Polycystic ovarian syndrome

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There is no cure for polycystic ovarian syndrome. Although there have been cases involving the spontaneous resumption of menstruation, most women will have progressive symptoms until after menopause. Treatment of PCOS is aimed at reducing its symptoms and helping to prevent future complications. The goals are to promote ovulation, prevent endometrial hyperplasia, counterbalance the effects of androgen, and reduce insulin resistance. Treatment options depend on the type and severity of the individual patient's symptoms and on the patient's desire to become pregnant.

Low-dose oral contraceptives are often used to stabilise hormones and oppose oestrogenic stimulation of the endometrium. Within several months, they can usually regulate menstrual periods, eliminate or minimise uterine bleeding, and reduce androgen levels (improving hirsutism and clearing up acne).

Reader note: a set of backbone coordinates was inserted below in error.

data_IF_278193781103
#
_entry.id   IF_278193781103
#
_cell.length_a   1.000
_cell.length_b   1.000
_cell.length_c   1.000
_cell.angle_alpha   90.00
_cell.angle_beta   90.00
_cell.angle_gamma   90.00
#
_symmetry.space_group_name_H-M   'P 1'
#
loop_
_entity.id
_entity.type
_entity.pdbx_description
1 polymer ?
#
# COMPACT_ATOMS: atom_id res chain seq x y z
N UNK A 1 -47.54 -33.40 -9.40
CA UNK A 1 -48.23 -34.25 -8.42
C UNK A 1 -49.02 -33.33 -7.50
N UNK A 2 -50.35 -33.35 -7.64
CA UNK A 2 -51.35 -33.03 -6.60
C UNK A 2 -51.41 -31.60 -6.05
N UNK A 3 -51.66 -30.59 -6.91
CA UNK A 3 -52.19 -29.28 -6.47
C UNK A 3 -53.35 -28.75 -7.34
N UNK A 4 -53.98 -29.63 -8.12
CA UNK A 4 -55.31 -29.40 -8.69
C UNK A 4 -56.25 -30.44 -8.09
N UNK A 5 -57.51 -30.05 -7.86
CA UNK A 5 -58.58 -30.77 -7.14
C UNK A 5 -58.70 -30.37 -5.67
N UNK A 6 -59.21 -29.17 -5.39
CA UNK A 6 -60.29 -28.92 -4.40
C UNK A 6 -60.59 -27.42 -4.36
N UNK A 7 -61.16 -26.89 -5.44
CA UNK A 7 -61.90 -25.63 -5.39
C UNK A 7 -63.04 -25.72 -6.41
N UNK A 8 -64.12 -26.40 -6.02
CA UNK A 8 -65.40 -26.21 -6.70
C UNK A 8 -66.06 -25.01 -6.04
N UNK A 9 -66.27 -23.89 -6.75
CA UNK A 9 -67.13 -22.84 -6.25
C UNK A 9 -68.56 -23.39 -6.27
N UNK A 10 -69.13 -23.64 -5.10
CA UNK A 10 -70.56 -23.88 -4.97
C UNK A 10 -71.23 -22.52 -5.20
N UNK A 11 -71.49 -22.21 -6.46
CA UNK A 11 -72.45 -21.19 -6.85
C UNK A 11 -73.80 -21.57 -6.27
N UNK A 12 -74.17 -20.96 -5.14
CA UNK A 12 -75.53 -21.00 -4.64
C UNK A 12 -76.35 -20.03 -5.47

Antiandrogens, such as spironolactone and cyproterone are sometimes combined with oral contraceptives to help address more severe hirsutism and acne. Waxing, shaving, depilation and electrolysis may be used to remove unwanted hair, and antibiotics or retinoic acids may be used to treat acne.

Metformin is being used to reduce insulin resistance. It has also shown promising initial results in women with PCOS hirsutism and in helping to regulate menstrual cycles, but its effects on infertility and other symptoms are not yet known.

Weight loss and exercise are recommended to help decrease insulin resistance and to minimise lipid abnormalities. Weight reduction can also decrease testosterone, insulin, and LH levels.

Although sometimes performed, surgery is a rare PCOS treatment option. One surgical option, a "wedge resection", involves removing the part of the ovary that contains the cystic follicles to try to restore ovulation. Another option, ovarian drilling, involves using a needle with an electric current to make holes in the ovary. Both of these procedures may temporarily increase fertility but may also lead to scarring and adhesions

If a woman with PCOS wants to become pregnant, she is usually given clomiphene citrate, a drug that helps induce ovulation. She may also be given human menstrual gonadotropin, although this drug increases the risk of multiple pregnancies.

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